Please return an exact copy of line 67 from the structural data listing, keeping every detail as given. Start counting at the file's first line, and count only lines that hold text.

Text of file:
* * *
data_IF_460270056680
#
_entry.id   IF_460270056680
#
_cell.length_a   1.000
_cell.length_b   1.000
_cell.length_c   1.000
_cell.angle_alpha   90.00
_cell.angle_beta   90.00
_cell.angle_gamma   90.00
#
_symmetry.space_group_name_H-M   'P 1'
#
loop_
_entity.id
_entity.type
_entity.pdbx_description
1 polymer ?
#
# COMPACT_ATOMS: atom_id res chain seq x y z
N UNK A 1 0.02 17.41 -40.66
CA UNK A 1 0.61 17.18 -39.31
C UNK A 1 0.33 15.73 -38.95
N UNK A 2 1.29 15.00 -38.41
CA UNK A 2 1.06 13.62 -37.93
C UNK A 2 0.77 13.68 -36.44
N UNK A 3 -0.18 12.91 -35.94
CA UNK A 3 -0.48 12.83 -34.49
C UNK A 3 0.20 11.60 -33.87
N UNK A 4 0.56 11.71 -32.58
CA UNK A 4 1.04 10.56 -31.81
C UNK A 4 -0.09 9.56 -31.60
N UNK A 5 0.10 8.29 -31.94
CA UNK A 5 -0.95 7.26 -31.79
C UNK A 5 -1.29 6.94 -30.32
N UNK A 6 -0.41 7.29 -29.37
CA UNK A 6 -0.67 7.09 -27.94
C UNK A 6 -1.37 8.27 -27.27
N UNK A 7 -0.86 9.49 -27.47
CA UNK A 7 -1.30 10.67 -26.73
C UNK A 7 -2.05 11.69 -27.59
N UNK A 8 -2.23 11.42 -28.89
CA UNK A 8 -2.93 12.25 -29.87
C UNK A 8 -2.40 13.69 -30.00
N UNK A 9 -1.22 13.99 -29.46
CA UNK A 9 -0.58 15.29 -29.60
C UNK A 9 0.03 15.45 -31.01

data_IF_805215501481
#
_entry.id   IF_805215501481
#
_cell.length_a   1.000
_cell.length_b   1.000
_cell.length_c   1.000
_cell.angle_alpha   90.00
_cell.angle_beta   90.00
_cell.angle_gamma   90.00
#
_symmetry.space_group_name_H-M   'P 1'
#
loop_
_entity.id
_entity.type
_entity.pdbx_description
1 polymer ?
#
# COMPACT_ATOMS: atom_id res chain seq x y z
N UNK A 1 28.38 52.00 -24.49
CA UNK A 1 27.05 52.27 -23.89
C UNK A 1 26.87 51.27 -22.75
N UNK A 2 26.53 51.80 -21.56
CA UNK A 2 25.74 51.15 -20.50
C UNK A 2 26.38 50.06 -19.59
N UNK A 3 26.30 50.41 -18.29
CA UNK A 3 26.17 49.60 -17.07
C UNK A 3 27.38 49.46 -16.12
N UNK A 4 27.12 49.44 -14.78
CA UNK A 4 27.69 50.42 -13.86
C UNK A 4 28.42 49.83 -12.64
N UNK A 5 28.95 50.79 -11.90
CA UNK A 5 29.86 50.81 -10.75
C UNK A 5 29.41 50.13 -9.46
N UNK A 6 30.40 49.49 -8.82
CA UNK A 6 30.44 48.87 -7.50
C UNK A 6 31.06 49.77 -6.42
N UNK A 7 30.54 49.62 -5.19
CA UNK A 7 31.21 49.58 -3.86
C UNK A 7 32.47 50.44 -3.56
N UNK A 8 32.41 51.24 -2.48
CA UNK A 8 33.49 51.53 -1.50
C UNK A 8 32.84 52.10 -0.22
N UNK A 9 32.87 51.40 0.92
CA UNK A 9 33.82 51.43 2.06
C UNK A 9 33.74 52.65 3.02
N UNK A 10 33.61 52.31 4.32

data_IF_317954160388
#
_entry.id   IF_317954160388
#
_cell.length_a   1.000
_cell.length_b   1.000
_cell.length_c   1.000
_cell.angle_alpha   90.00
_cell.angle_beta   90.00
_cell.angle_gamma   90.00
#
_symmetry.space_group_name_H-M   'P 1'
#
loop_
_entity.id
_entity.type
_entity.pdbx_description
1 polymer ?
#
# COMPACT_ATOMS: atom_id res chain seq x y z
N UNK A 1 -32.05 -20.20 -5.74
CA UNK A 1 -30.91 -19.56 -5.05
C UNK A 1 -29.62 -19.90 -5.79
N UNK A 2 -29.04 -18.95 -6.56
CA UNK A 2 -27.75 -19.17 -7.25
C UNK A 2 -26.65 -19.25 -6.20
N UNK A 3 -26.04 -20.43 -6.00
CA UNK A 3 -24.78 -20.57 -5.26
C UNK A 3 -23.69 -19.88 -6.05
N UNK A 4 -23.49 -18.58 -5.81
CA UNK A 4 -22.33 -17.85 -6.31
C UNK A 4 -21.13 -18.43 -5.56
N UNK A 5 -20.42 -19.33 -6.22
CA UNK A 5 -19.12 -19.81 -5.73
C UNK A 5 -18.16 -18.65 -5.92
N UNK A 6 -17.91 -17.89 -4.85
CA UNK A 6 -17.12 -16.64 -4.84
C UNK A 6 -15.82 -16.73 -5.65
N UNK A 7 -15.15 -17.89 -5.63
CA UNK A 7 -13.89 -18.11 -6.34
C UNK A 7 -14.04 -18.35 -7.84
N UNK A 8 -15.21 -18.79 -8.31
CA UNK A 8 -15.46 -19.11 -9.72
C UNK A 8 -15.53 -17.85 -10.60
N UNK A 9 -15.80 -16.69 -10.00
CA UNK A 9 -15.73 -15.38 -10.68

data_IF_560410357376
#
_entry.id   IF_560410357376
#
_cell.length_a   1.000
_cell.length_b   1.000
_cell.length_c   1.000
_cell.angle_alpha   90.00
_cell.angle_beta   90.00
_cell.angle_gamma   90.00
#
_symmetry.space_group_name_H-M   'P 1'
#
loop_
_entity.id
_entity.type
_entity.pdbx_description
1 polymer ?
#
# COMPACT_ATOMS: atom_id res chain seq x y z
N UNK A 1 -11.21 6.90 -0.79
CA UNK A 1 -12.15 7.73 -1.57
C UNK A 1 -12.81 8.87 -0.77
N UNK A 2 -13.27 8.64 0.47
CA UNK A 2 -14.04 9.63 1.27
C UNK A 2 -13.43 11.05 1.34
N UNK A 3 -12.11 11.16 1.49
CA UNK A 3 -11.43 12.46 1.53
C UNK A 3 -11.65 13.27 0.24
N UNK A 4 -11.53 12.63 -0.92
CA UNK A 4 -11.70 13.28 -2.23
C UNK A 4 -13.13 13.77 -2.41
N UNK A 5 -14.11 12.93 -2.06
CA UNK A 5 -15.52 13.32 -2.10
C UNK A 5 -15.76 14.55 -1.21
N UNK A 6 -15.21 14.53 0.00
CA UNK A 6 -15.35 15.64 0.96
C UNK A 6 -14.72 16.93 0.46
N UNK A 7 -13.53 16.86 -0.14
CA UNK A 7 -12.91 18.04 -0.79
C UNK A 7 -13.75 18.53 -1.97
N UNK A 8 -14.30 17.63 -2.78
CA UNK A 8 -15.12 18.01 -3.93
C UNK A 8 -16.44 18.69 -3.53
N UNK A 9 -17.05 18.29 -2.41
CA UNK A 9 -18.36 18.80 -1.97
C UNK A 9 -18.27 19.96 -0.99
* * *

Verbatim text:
# COMPACT_ATOMS: atom_id res chain seq x y z